Federal dollars to buy fire engine equipment for Richmond department

RICHMOND — The city’s firefighters will have something new to smile about this fall. A $21,774 federal grant to enhance the city’s firefighting equipment was announced at the City Council meeting Tuesday.

The Federal Wildland Fire Department awarded the grant primarily to improve equipment to fight brush and wildfires; however, the equipment can also be used to fight domestic fires, said Justin Lewis, city recorder.

“We are a small department with a small budget,” said Lyle Bair, Richmond’s fire chief. “This grant is definitely beneficial.”

The funds will be used to purchase new equipment for the city’s main fire engine, Lewis said.

Bair said he plans to buy new hoses, nozzles and their fittings, as well as new personal protective equipment for the firefighters. He said he plans to purchase the new equipment within the next couple months at the most.

Richmond’s volunteer fire department consists of 21 volunteer firefighters, one main engine and six other emergency vehicles. The main engine is owned by the county and is part of an interlocal agreement, which says participating cities in Cache County can share each other’s firefighting equipment and personnel when necessary.

“The county owns (the main engine), but they don’t really step on our toes,” Lewis said.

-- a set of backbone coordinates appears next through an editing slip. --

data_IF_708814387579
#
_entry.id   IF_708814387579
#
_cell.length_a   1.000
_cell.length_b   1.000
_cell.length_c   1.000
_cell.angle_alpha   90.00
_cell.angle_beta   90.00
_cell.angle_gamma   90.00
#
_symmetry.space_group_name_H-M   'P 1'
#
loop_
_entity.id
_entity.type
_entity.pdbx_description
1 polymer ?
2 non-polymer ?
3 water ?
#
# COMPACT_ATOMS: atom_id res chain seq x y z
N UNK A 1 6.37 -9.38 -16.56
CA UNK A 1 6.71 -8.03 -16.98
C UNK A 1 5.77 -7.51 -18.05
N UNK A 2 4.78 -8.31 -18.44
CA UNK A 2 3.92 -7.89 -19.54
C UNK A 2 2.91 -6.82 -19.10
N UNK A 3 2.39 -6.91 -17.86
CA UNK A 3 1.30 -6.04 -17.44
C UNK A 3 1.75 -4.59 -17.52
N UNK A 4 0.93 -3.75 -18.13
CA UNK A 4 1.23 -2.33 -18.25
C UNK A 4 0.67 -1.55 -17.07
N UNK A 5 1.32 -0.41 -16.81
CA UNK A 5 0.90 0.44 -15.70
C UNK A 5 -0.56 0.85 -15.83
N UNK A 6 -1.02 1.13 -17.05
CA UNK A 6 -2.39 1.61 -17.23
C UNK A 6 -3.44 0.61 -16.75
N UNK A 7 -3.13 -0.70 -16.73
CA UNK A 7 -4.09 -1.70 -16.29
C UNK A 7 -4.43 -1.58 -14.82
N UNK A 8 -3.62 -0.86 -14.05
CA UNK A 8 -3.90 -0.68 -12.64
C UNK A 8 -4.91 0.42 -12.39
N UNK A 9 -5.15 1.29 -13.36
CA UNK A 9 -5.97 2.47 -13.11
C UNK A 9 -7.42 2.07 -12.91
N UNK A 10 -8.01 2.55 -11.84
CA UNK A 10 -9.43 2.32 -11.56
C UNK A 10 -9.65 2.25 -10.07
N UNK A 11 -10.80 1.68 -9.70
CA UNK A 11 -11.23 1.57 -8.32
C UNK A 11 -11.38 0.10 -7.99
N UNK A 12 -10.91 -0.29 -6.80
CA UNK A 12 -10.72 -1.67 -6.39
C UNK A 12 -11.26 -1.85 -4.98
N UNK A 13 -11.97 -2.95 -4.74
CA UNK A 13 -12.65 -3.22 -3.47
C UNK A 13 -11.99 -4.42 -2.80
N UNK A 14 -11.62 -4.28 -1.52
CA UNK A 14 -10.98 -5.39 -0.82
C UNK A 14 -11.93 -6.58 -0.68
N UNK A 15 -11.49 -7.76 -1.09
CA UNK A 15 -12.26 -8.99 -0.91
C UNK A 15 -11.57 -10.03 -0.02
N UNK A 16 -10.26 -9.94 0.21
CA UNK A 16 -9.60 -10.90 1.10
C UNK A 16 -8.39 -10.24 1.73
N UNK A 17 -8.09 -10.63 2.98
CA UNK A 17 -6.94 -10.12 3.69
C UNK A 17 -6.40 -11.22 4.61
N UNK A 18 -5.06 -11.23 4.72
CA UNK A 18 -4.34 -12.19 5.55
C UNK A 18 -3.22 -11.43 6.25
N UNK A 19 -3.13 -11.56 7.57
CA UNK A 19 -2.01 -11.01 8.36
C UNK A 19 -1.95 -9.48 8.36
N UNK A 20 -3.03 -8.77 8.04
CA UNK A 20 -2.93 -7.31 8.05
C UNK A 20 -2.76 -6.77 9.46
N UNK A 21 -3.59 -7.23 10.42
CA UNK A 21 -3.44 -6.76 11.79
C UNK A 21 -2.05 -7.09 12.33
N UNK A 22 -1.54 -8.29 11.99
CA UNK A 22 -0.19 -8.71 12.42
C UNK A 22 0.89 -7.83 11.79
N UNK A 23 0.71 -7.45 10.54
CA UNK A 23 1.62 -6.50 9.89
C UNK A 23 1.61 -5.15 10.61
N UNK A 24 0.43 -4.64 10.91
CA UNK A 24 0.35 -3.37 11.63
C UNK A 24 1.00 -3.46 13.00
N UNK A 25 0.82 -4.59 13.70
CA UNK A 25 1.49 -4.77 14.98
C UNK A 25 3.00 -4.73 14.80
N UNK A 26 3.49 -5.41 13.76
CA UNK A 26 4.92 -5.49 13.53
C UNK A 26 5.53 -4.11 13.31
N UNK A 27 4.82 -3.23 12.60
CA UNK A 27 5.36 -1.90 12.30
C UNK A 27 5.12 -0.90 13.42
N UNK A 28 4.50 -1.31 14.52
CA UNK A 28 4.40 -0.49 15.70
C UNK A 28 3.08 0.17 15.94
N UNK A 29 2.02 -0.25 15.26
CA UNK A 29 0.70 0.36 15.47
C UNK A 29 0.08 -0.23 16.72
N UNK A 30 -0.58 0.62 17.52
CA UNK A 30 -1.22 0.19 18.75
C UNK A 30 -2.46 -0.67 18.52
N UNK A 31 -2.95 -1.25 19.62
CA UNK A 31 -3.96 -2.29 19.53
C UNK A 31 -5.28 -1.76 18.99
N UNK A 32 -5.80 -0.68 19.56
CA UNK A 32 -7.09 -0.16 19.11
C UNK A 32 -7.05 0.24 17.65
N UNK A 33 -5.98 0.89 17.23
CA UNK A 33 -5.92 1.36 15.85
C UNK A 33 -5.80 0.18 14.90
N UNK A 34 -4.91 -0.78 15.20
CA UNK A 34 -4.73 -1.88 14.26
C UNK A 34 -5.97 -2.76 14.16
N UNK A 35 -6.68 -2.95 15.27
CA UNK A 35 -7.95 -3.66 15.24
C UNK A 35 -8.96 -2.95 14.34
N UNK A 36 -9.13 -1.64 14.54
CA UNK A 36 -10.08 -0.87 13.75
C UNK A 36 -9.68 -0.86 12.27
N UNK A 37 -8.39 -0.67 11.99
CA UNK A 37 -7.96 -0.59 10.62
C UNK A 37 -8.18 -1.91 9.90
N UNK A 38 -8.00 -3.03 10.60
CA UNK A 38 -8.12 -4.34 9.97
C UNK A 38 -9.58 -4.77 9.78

Bob Hugo, a Richmond volunteer firefighter, applied for the federal grant which was formally awarded in August. Lewis said Hugo applies for many grants every year. Last year he also got the city a $14,560 grant for new fire equipment.

“He gets us our best opportunities for new equipment,” Lewis said.

The council also passed a resolution to request that the state continue to allow Richmond to operate its own municipal court. Every four years the council must request re-certification to allow the city to operate its own court separate from the county court.

Mayor Mike Hall said many cities in Cache Valley choose to operate their own courts and that Richmond has had its own court for at least a decade, probably longer.

“It’s simply a convenience factor for citizens,” Hall said. “This way if a person wants to pay for a traffic ticket, they can come (to the city court) rather than driving to Logan.”

Hall said the city court handles mostly traffic tickets, but can also settle some other issues such as domestic disputes and minor civil suits.

Councilwoman Terrie Wierenga said the city’s court complies with all state and county codes and that she does not foresee any problems with getting re-certified by the state.

In other business, the council:

  • Granted a conditional use permit to a Richmond resident to keep his pet pig.
  • Discussed plans to solve parking problems. The council has safety and aesthetic concerns over some residents parking their vehicles on the sides of some of the city’s roads.
  • Discussed issues surrounding the water supply for the proposed ski resort in Cherry Creek Canyon.
  • Reported that the city’s Harvest Market had unusually high attendance this month. Wierenga said more than 400 people attended the event.

Published in cooperation with the Hard News Cafe. Original story is here.